Marion — Bend’s methodology advisor — is an assistant professor at the Grantham Research Institute for Climate Change and the Environment, at the London School of Economics. She holds a PhD in Sustainable Development from Columbia University, and a BSc in Earth Sciences from MIT. She lives in London with her husband and two sons, plays flute in a Balkan music band, and enjoys cold open water swimming.
The problem we’re tackling
A growing number of companies are stepping up and addressing their climate impact, motivated by mounting market pressure, and the fierce urgency of now. But tracking emissions today is difficult, slow, and expensive.
This is particularly true as companies try to get a handle on the emissions from the goods and services they buy — their ‘scope 3’ emissions — from corporate travel, to cloud hosting, to advertising, and beyond. These emissions are notoriously difficult to measure. But they’re too important to ignore: for most companies, they make up over 80% of their total emissions. Our goal at Bend is to help companies automate the measurement of these scope 3 goods and services emissions.
How Bend works
At Bend, we start by pulling in realtime spend data from your corporate card or accounting software. We then try to understand the ‘carbon intensity’ of each purchase, from the $10 taxi through to the $100,000 purchase order.
Many companies — particularly large ones — disclose their greenhouse gas inventories according to the Greenhouse Gas Protocol accounting standard. We aggregate this data from published annual sustainability reports, and use it to generate merchant-specific emissions factors. So whether you’re purchasing a coffee at Starbucks, or paying off your AT&T phone bill, Bend will match these transactions to the corresponding merchant factor. The formula is simple: your spend × the carbon intensity of the corresponding vendor = your share of emissions, in kilograms of CO2e.
But of course not all businesses disclose their greenhouse gas emissions. While we’re able to match the majority of spend to a merchant-specific factor, the majority of merchants of course don’t yet disclose this data. For example: while Starbucks publishes their greenhouse gas inventory info, odds are your local independent coffee shop does not. We need a backup option to cover these smaller merchants.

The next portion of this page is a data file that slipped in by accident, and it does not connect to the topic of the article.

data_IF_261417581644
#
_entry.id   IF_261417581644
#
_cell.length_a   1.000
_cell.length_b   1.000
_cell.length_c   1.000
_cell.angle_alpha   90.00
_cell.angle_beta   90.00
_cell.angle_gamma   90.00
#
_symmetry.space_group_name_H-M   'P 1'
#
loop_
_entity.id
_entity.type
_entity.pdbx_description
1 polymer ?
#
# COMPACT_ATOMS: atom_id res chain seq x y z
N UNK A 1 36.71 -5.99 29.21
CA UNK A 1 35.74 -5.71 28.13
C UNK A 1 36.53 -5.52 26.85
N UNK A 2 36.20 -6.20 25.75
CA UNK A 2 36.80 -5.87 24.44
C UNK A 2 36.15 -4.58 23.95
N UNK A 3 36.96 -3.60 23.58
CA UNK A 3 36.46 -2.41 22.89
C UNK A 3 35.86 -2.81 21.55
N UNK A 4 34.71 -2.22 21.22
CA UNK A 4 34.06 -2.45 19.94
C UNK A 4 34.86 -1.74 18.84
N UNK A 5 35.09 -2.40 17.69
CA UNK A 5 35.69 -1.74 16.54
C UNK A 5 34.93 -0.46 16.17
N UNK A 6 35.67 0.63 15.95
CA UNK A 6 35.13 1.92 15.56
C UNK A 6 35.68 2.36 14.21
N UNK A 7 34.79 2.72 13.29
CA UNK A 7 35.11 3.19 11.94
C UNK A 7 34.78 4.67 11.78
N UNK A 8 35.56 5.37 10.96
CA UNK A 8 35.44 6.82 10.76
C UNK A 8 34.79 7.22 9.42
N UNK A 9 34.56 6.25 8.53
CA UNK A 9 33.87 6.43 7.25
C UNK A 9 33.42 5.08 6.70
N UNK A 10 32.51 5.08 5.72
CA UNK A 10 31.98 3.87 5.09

Fortunately, every card transaction includes a merchant category code (MCC). When we don’t have a merchant-specific factor, we fall back to a category average. We’ve developed a set of category factors that correspond to a given merchant category code, currency, and year.
Deep dive — how we calculate category averages
To understand how the average emissions factors for a given industry are calculated, picture the global economy as an interconnected web of inputs and outputs. National statistical offices tally these inputs and outputs, as well as import and export flows. Bend uses a database called Exiobase which combines all these national statistics (to be precise, it covers 44 countries and 5 larger regions encompassing the remaining countries, across 183 sectors).
Such a database allows us to determine, for example, how many dollars worth of iron ore were mined in China for a given construction project in the USA.
This economic activity data is then coupled with environmental accounts. These environmental accounts tell us the quantity of pollutants directly emitted by an industry. For example, it would tell us the kilograms of CO2 directly emitted for each dollar of iron mining in China, through to the downstream emissions for each dollar of construction in the USA, and everything in between.
Ratcheting up emissions resolution
This spend-based category approach is fast and transparent; a useful way for companies to identify their emissions hotspots and decarbonization opportunities. But there are big gaps.
There is a lot of variation within spend categories. For example a burger place and a salad place will both come through with the ‘restaurants’ category (MCC 5182) — but of course these two merchants have very different climate impact profiles.
The solution to these shortcomings is more data. As more companies disclose their emissions — ideally down to the line-item level — we can make higher-resolution decarbonization recommendations.
If you’re interested in learning more about Bend, please get in touch!